|May 03, 2010 --
The City of Bridgeport was under an administrative order issued June 13, 2005 by the Nebraska Health and Human Service Department of Regulation and Licensure. The community was out of compliance with the Safe Drinking Water Act MCL limits for uranium in their water supply. The acceptable standard of uranium is 30 parts per billion, and the City’s water supply was five times that number.
The project received funding through several partners. The United States Department of Agriculture Rural Development provided a Water and Environmental loan and grant, leveraged with a State of Nebraska Health and Human Services State Revolving Loan fund loan and grant and a Community Development Block Grant from the Nebraska Department of Economic Development.
After providing reverse osmosis systems to businesses, medical facilities, and schools, and providing bottled water to all residents of the City for the past five years, the water is safe to drink in Bridgeport whether it comes out of the tap or out of a hose in the backyard!
The City of Bridgeport started working with the engineering firm, Olsson Associates, in 2005 to provide a solution for the water problem. The solution was a five-phase, $6.6 million project that included installation of water meters at all addresses in the city, construction of a water treatment plant and three new wells, as well as the installation of several blocks of water main. The final phase includes additional water mains.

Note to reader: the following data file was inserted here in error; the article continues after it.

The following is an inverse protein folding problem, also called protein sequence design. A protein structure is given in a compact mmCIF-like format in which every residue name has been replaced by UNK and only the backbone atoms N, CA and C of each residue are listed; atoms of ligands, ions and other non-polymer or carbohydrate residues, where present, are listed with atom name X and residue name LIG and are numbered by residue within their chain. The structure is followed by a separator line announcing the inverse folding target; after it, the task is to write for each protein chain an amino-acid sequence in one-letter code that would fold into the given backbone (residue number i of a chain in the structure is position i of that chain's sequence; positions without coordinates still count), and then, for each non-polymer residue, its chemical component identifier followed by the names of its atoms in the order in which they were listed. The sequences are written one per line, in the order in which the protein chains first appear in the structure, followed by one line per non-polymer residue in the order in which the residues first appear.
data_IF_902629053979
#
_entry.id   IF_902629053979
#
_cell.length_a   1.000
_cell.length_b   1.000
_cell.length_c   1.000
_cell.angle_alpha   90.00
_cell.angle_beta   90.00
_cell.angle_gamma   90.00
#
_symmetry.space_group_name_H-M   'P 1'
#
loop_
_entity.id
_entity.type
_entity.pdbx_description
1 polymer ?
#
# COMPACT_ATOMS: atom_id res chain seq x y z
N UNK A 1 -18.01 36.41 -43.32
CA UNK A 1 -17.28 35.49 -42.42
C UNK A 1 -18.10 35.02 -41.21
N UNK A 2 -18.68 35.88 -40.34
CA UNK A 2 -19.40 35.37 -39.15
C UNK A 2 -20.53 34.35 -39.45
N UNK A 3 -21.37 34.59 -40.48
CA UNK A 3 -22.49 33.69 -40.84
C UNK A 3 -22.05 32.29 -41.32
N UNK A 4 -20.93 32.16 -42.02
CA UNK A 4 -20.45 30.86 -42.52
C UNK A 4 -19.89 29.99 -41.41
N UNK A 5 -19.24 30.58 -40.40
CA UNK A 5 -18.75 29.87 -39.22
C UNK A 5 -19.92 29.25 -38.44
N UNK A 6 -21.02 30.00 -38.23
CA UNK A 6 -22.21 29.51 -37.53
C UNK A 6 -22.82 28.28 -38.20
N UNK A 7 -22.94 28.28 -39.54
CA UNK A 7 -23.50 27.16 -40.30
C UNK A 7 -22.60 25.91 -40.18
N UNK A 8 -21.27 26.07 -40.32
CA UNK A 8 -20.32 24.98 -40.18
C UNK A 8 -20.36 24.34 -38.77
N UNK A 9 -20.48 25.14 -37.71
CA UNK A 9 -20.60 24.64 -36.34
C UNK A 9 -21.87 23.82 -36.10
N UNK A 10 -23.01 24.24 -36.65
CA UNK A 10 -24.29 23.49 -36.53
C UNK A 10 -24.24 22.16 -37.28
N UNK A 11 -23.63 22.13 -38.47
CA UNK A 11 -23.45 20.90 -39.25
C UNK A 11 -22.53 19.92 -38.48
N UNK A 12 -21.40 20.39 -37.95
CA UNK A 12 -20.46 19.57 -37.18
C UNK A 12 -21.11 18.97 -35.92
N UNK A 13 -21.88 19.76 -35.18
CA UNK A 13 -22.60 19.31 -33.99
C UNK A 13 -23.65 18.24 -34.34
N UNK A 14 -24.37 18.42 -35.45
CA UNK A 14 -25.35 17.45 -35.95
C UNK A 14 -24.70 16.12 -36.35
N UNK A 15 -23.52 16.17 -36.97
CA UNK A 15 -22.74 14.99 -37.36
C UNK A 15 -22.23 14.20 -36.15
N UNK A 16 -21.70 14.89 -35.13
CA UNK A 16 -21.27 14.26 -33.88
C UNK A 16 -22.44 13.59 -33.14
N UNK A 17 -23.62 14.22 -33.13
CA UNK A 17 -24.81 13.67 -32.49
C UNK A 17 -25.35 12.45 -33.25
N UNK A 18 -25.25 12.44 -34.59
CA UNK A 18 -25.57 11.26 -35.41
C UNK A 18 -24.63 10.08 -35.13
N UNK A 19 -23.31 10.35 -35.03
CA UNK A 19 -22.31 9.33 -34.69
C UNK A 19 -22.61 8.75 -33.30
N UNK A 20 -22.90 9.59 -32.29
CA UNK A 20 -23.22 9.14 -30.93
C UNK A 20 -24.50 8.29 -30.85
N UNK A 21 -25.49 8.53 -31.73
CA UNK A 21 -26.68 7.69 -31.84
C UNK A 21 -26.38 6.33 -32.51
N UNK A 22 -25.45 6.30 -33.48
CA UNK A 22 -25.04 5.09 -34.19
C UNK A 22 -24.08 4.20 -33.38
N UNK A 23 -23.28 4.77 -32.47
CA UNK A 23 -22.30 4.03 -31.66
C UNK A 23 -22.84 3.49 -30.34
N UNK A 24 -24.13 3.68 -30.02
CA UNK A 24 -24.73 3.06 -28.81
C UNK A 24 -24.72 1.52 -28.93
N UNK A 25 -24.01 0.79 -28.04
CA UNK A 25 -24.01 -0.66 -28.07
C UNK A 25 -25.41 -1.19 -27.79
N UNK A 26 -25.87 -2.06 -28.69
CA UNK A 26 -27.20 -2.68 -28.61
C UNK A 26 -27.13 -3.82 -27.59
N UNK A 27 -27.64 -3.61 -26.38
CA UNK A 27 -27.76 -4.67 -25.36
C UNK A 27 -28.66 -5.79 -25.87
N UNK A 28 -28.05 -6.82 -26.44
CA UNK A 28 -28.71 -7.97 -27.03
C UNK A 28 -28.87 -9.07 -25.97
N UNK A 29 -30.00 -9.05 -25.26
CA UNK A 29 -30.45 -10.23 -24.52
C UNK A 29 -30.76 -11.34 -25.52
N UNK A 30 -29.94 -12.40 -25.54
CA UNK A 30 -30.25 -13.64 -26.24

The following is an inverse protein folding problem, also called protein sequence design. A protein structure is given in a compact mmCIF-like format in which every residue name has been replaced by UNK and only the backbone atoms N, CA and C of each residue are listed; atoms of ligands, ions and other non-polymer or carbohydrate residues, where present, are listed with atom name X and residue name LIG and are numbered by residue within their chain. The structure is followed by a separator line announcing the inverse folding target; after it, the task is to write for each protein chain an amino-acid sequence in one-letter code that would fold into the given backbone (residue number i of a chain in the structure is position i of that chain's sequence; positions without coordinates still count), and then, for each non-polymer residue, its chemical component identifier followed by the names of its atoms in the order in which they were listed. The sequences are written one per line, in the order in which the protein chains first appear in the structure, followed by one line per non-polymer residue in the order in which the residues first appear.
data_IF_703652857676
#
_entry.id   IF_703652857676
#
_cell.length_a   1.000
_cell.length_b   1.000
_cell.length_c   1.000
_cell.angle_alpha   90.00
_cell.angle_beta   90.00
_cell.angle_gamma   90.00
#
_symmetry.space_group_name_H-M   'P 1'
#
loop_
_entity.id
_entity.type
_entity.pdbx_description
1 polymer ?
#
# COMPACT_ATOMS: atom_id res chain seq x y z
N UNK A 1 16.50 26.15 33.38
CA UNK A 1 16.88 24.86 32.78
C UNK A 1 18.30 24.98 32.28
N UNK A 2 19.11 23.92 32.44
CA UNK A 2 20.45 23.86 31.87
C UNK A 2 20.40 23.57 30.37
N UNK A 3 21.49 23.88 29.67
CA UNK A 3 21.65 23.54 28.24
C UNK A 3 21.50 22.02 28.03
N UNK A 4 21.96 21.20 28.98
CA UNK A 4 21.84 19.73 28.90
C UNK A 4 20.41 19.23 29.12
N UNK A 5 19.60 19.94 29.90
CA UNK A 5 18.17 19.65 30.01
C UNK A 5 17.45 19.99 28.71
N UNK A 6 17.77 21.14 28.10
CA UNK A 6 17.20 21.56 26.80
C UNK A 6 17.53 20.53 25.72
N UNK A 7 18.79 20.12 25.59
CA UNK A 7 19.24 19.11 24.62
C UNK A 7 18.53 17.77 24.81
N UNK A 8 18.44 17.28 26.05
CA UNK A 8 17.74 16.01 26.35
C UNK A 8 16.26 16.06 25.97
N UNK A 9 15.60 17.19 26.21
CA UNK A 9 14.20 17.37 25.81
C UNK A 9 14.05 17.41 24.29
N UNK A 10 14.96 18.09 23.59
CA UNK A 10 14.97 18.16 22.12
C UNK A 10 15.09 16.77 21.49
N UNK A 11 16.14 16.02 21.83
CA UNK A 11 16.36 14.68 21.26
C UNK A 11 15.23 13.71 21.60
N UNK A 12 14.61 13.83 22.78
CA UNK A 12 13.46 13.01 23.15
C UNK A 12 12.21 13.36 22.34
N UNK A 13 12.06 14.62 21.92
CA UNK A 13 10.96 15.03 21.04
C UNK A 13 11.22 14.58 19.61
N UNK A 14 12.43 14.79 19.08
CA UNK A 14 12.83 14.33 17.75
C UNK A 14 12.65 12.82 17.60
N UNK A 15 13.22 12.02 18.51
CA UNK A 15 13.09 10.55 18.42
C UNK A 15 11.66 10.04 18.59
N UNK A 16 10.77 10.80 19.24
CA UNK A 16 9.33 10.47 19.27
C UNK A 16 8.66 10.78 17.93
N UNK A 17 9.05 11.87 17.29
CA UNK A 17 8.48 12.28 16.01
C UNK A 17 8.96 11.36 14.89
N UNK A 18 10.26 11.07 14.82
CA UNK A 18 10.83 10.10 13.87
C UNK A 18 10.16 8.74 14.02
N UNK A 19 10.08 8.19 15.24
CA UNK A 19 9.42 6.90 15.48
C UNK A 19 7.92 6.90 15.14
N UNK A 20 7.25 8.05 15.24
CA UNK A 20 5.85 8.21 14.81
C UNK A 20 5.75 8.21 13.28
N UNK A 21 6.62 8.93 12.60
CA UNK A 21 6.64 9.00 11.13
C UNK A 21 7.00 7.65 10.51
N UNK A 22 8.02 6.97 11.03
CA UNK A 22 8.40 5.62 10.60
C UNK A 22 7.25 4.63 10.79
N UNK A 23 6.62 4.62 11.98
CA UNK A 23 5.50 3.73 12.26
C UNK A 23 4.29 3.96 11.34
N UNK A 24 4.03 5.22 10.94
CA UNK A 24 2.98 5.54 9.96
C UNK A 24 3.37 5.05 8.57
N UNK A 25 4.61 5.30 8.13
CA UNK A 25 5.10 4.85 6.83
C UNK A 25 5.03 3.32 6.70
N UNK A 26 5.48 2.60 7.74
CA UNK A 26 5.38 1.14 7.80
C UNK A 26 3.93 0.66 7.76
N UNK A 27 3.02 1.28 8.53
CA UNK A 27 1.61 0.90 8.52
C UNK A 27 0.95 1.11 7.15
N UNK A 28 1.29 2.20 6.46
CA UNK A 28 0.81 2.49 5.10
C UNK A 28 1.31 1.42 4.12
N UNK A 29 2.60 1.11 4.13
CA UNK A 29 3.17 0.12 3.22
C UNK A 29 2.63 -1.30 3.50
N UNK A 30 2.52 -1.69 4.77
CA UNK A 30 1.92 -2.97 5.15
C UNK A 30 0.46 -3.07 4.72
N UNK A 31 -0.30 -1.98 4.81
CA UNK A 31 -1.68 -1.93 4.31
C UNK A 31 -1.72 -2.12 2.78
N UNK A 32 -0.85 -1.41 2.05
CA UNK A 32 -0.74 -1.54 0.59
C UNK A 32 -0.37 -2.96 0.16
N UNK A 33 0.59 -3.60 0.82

“This project would never have happened without the funding agencies. With their assistance, we were able to make the necessary upgrades and still keep water rates at an affordable level.” -- Bridgeport Mayor J.W. “Jack” Berg
The treatment plant facility was put into operation. Random water samples were taken and the uranium levels were well under the 30 parts per billion. The Nebraska Department of Health and Human Services notified the City that the requirement of providing an alternative water supply had been lifted.